Academia: School Simulator, developed by the Philippine based Squeaky Wheel Studio, is an early access challenger in the management field that has been dominated by Prison Architect. How does it stack up against the heavyweight champion?
Clearly, Academia is heavily influenced by Architect. The Squeaky Wheel art director worked on Prison Architect, and a similar visual style is immediately obvious. The UI, room zoning, and staff recruitment, among others, are essentially carbon copies. This highlights a very important aspect of management games; P.A. is so good at what it does, that even games that follow it’s formula struggle to match it. Everything Academia tries to do is done better in P.A. It’s a true testament to the genius of Introversion Software that their game is so well done.
Let’s start with the positives. Academia is, like a lot of early access games, one with a whole lot of potential. Management of a school allows for some truly gripping simulation possibilities. As of now, it’s barebones – you can zone a computer lab, classrooms, a library, and a club room. There’s a lot of growth area here that could be fun. It’s easy to imagine a gym, specialist classrooms, after school programs – the concept is limitless. In line with this idea could be running a boarding school, with the player needing to build dormitories and guards to keep an eye on the students at night. It could be like a management version of Bully which would be wonderful.
It gives the developers a chance to try something interesting in a simulator – personal drama. Bonds could develop between students, and their teachers. Students could have romances and fights. They could find teachers that become their mentors, or that they just have to argue with. Students could be expelled, or rewarded if they score highly in exams. A human aspect to a management game would add a real extra layer of depth that games in this genre don’t have.
The teacher system is interesting – each teacher has specific skills and abilities, and this has space for development. Hiring teachers for specific subjects, and having variable skills would mean careful planning. Classes also graduate to the next year fairly regularly – every 12 days – so it means thinking ahead. If you have a large group of Freshmen, but few Sophomores, you’ll need to build extra classrooms and hire teachers accordingly.
In regards to the actual management side of things, there are some changes I like that others may not. One of these is not having to worry about water pipes and electrical lines – everything just works when it’s placed. It means less complexity but to me, it’s more enjoyable to just play simple. Money comes in fairly easily, and I built up my 300 student school with few financial issues. A downside however is the lack of priority building – the workers go about their tasks in chronological order. You can’t hurry a specific item, it just gets done in its own time which is unfortunate.
The game does have some issues that will need ironed out as early access progresses. An example is meal time. Both Prison Architect and Academia are identical – you need cooks, who take food from refrigerators, cook it on stoves, deliver the food to the cafeteria, then wash the dishes in sinks. In P.A., you can designate kitchens to prepare food for specific cafeterias, there’s data available to show many prisoners were fed and not fed, and the ability to select the quality and amount of the food served. You have complete control, and can micromanage your prison to work the way you want it.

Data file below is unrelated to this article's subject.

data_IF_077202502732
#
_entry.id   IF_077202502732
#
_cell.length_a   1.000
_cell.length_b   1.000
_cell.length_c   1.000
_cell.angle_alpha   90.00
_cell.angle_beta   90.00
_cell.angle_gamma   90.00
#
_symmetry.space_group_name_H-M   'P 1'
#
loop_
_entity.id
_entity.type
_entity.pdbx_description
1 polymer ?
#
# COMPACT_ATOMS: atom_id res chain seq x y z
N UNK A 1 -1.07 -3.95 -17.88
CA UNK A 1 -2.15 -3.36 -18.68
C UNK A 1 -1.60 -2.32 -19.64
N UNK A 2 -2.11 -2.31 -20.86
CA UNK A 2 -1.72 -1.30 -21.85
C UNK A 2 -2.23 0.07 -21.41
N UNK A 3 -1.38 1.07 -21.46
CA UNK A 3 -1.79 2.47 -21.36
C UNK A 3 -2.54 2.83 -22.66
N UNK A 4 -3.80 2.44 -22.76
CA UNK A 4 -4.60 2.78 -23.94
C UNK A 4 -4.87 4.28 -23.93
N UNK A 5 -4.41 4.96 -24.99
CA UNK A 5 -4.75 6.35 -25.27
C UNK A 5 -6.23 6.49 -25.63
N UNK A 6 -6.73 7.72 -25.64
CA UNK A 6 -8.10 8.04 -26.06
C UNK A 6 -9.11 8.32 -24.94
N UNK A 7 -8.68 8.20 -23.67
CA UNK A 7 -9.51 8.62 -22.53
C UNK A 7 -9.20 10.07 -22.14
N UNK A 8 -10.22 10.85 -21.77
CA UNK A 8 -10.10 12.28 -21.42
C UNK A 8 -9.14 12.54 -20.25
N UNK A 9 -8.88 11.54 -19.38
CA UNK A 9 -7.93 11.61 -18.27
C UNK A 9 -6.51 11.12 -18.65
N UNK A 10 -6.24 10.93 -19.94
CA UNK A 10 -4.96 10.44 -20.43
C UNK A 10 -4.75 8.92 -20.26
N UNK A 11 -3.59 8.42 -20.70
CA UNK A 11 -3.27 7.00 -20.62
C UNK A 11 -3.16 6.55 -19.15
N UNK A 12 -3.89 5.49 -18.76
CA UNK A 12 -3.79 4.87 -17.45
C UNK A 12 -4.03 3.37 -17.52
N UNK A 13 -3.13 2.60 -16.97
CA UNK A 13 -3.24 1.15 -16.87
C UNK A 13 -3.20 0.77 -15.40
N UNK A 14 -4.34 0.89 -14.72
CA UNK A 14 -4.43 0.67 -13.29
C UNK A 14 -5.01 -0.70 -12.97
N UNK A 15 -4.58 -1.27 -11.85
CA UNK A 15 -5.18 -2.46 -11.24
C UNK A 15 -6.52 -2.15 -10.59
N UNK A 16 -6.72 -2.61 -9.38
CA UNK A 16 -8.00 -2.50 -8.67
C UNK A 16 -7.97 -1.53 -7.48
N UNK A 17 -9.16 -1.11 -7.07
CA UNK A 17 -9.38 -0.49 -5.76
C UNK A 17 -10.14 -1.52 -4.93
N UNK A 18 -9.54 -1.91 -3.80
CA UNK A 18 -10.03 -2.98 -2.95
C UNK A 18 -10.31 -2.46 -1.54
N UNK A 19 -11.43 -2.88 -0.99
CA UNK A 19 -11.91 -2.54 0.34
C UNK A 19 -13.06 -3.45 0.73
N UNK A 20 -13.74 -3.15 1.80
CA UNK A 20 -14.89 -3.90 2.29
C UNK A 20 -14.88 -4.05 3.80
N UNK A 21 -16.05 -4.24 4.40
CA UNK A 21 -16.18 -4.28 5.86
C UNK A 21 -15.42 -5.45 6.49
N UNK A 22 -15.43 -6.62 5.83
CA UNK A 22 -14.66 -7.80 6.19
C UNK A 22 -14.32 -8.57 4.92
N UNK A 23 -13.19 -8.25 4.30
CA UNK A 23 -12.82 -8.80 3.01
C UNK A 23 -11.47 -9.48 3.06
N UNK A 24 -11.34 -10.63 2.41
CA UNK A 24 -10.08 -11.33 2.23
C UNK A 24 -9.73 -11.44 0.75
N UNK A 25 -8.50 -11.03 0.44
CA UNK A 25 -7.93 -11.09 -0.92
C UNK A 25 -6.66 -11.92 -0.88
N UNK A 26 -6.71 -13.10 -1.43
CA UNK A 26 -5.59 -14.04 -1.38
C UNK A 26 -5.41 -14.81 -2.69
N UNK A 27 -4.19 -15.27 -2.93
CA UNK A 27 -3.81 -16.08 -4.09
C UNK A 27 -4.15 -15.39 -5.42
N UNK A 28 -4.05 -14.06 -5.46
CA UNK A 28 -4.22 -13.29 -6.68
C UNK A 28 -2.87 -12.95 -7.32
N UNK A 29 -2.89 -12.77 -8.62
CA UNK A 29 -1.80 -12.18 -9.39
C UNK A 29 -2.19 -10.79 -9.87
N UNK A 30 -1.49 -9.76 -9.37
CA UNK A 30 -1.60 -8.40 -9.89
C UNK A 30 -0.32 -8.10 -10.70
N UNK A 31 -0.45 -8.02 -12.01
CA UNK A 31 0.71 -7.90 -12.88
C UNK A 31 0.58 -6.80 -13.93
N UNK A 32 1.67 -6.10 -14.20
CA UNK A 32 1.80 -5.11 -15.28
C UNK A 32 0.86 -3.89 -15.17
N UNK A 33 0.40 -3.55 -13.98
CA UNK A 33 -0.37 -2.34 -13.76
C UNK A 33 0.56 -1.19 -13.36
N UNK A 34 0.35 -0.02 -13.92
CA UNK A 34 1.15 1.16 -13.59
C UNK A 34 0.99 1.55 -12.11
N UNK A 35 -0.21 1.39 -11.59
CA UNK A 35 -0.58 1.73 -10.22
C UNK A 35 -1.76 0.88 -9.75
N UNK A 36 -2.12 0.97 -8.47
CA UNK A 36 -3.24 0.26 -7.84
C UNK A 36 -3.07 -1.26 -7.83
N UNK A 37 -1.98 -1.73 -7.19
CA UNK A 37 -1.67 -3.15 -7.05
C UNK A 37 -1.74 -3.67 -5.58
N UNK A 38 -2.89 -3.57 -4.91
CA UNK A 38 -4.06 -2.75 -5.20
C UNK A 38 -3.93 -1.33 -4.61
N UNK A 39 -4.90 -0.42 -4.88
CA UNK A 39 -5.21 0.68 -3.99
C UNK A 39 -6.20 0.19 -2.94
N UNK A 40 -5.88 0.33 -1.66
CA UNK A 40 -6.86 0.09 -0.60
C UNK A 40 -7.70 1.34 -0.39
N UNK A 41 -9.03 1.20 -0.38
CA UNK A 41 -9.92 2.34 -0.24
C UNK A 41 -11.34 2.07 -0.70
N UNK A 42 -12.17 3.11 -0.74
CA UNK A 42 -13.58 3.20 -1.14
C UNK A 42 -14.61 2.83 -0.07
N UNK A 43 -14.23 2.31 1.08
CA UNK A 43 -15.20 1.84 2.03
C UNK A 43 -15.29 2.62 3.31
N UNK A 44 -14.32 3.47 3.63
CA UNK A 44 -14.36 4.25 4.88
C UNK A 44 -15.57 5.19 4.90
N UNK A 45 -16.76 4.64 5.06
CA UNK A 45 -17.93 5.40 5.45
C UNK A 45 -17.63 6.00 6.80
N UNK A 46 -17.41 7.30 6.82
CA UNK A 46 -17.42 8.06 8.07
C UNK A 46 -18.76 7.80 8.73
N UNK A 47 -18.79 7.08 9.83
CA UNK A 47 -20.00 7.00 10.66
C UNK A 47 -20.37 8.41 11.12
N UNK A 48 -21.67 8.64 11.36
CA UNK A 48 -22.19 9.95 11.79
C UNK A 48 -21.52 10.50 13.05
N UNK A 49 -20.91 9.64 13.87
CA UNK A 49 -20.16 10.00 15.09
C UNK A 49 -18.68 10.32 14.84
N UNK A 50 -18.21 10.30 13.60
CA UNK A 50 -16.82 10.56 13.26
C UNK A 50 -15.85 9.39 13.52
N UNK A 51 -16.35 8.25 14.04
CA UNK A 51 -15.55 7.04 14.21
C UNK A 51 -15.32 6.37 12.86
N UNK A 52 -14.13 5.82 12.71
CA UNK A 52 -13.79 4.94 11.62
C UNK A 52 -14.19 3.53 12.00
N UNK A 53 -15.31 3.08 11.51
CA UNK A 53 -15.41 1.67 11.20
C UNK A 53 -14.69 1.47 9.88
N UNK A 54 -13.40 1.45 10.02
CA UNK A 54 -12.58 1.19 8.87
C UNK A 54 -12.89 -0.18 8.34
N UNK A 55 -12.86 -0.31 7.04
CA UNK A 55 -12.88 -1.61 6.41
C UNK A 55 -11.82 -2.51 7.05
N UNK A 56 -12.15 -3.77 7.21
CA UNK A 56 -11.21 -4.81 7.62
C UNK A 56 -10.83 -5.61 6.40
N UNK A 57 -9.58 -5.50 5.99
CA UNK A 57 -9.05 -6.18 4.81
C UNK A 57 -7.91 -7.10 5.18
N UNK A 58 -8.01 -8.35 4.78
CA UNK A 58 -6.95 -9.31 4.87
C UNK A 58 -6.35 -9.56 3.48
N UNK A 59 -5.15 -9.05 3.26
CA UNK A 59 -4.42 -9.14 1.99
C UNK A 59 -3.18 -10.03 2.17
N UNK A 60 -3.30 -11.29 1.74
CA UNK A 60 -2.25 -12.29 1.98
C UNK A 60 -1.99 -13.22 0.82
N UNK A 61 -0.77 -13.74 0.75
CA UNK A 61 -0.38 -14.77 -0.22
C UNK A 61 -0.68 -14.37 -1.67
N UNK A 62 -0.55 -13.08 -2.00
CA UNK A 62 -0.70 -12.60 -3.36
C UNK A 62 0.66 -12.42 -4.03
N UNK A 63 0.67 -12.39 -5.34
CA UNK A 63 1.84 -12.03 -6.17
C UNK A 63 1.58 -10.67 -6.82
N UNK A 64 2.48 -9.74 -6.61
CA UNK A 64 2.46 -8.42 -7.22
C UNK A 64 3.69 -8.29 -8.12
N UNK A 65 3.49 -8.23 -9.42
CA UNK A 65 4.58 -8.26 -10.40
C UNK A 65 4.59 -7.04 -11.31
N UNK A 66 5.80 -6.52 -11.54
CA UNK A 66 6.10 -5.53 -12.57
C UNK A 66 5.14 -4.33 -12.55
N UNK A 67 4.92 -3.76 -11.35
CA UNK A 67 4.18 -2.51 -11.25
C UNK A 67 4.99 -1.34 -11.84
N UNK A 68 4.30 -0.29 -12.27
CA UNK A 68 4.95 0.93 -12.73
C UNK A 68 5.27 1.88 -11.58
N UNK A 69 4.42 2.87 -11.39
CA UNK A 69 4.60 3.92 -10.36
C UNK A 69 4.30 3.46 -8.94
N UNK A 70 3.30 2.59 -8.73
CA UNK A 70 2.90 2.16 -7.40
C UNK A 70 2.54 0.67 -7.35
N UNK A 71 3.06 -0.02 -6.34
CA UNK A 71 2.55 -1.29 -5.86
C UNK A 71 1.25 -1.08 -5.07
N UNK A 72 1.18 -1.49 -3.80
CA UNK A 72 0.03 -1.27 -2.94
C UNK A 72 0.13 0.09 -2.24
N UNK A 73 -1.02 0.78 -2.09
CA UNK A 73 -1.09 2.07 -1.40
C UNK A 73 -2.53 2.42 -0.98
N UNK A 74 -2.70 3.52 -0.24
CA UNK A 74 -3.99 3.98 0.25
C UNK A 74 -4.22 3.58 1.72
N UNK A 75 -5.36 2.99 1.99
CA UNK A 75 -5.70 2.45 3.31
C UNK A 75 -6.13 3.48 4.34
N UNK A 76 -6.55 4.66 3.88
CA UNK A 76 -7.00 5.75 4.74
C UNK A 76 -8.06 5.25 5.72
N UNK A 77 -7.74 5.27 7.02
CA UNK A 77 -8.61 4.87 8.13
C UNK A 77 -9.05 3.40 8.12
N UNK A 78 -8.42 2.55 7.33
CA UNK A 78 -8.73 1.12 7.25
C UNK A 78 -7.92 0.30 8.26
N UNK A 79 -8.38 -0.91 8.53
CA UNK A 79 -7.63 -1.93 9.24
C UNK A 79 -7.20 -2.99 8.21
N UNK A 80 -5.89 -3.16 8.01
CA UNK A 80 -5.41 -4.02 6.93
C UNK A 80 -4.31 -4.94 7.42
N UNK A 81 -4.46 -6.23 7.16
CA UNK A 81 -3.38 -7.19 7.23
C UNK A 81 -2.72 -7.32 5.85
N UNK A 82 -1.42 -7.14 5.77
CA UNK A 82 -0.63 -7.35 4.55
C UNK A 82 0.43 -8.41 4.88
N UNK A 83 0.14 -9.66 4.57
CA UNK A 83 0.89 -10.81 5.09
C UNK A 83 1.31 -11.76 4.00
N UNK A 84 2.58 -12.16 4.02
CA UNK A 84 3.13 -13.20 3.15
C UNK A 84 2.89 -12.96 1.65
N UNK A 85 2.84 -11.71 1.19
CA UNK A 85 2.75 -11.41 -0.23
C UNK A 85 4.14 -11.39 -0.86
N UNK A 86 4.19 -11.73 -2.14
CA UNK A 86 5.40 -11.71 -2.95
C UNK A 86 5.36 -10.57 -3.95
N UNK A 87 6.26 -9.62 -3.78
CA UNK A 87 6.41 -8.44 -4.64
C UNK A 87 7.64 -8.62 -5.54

In Academia, the food is served and that’s that. The cafeteria is a mess of bodies, and it’s very hard to tell which students have eaten and which haven’t without clicking on each student individually to check their hunger. My school at one point had 300+ students so those checks were just not realistic. Is it game breaking? Not at all, but it makes it harder to manage and care for your charges when you cannot get relevant data about them. This example highlights what the game really needs at this point – more depth, more numbers, more data.
Another example is the club room. There’s so much potential here – you could have rooms dedicated to each club. There could be sports rooms with lockers and showers, board game club with playing tables, and debate club with chairs and judges tables. As of now however, it’s just a room with tables and chairs. This also spreads to the classrooms – students go to one classroom, and have one teacher for the whole year. They don’t move between classrooms, or have different teachers. It doesn’t force you to make decisions about which teachers students should learn from – just hire all the 3 star teachers and you’re done. Going further, there is no ability to control the school regime. It’s completely rigid meaning you have to watch as a passive observer which I don’t like in a management game. Some of my students were struggling to eat in the lunch hour, so I wanted to extend lunch so everyone could be fed but alas, it’s locked currently.
To conclude, we’re looking at a game that has buckets of potential if the developers want to stay committed to their project. The prospect of running a boarding school with lots of unique parts sounds really fascinating. As of now, it’s paper thin but with so much room for expansion, they could be sitting on a real competitor to Prison Architect.